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This article was published on April 11, 2016

Self-driving cars are great, but what about when it gets dark?

Abhimanyu Ghoshal
Story by

Abhimanyu Ghoshal

Managing Editor

Abhimanyu is TNW's Managing Editor, and is all about personal devices, Asia's tech ecosystem, as well as the intersection of technology and Abhimanyu is TNW's Managing Editor, and is all about personal devices, Asia's tech ecosystem, as well as the intersection of technology and culture. Hit him up on Twitter, or write in: [email protected].

It’s one thing for an autonomous vehicle to carry passengers to their destination safely through the day, but doing so in the dark is a totally different ball game.

Self-driving cars typically rely on radars, cameras and lidars (sensors that use lasers to survey spaces) to detect obstacles and other traffic that they need to avoid. But cameras are essentially useless after sundown, so the other two types of sensors better work damn well in order to keep riders safe.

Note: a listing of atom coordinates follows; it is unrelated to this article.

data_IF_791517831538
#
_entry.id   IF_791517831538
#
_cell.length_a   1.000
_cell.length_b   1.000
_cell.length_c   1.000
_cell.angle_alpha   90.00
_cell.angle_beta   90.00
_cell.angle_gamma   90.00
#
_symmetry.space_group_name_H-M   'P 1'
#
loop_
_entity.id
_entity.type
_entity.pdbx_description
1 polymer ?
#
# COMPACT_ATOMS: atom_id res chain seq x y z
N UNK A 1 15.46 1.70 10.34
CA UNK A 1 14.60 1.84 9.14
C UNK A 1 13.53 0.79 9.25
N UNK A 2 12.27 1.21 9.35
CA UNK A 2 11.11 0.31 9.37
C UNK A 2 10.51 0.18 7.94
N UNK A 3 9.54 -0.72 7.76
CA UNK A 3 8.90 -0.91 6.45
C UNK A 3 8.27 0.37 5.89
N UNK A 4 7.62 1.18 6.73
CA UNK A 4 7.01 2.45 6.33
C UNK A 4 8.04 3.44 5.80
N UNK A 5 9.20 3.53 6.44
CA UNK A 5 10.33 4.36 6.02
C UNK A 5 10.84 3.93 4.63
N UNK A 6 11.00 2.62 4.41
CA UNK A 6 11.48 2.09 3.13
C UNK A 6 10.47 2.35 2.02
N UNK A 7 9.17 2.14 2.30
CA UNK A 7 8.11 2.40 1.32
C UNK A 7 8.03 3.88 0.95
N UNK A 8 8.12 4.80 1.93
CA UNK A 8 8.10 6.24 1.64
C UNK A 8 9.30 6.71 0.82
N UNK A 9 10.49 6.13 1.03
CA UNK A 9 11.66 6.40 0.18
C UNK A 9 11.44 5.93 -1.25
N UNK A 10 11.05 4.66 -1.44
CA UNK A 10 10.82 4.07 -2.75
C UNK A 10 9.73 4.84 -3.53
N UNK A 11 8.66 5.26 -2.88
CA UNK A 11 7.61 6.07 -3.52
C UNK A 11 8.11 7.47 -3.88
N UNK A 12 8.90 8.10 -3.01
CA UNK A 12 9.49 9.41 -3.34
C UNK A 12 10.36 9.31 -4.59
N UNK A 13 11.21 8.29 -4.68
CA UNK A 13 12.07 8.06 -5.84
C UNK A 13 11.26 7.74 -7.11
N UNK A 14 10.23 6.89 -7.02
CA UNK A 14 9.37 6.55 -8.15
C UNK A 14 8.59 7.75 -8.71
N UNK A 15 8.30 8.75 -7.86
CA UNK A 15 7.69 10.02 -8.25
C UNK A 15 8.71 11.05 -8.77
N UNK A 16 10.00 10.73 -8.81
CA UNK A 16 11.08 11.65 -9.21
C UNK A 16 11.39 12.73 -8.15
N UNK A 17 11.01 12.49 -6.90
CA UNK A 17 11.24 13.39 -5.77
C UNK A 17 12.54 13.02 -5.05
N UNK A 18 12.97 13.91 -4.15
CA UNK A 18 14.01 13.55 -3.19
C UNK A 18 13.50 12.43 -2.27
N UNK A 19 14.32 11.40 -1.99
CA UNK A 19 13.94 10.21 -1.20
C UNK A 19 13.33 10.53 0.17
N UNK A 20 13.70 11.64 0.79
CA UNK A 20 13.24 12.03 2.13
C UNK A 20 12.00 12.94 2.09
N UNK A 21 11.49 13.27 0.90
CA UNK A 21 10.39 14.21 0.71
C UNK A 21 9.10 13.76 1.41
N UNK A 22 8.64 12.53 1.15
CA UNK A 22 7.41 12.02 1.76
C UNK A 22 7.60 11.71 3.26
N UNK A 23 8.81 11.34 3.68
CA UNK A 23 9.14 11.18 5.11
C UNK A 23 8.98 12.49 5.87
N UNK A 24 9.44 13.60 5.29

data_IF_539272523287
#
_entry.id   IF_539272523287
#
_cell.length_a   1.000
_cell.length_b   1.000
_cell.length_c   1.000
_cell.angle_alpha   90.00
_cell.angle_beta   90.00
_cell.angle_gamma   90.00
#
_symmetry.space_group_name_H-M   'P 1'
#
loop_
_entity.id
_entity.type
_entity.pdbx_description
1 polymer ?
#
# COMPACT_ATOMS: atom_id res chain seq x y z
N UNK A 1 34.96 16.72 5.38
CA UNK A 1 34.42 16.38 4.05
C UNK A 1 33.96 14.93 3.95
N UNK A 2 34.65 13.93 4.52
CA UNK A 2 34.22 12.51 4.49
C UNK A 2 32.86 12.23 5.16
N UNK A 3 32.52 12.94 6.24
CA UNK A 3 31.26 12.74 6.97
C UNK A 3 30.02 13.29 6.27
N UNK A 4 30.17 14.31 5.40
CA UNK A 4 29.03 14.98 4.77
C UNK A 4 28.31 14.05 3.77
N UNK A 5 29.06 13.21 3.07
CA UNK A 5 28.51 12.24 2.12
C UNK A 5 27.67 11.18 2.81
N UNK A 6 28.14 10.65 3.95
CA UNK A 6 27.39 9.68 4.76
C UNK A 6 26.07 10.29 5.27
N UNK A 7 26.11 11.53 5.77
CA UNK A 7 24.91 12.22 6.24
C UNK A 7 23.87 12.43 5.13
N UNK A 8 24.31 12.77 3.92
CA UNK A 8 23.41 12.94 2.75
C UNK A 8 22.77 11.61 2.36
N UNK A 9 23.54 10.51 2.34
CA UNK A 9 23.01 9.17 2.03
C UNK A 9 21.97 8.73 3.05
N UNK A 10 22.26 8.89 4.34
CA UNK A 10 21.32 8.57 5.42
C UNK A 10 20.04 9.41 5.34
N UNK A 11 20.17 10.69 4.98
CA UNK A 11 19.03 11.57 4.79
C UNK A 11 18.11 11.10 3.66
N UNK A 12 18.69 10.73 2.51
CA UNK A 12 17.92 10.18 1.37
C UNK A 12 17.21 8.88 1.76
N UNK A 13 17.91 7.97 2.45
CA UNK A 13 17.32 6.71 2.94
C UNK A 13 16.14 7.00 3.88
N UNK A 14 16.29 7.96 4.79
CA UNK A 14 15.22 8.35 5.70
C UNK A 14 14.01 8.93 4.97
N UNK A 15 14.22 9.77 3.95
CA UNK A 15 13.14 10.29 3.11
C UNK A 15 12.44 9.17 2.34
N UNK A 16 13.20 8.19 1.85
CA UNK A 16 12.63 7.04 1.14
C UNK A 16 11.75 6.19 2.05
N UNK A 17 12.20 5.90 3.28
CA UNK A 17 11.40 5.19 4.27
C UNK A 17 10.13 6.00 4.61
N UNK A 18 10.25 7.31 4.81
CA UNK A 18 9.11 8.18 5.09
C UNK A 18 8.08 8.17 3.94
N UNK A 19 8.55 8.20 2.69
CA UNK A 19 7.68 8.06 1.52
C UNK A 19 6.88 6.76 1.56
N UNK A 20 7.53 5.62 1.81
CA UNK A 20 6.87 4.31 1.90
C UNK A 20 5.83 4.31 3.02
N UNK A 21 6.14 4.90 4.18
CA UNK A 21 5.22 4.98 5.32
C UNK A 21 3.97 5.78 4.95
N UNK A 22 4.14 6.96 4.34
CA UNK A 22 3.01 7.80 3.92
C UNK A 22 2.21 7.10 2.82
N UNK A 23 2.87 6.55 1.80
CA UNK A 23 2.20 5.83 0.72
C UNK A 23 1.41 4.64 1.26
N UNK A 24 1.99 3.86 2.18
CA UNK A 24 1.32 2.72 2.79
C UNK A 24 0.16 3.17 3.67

In the clip above, Ford demonstrates how it’s using a combination of maps and lidars to help guide its cars on a test track in Arizona, without depending on cameras.

The company says it’s using the most advanced technology from lidar supplier Velodyne and hopes to start testing its self-driving tech in 30 Ford Fusions this year.

via Recode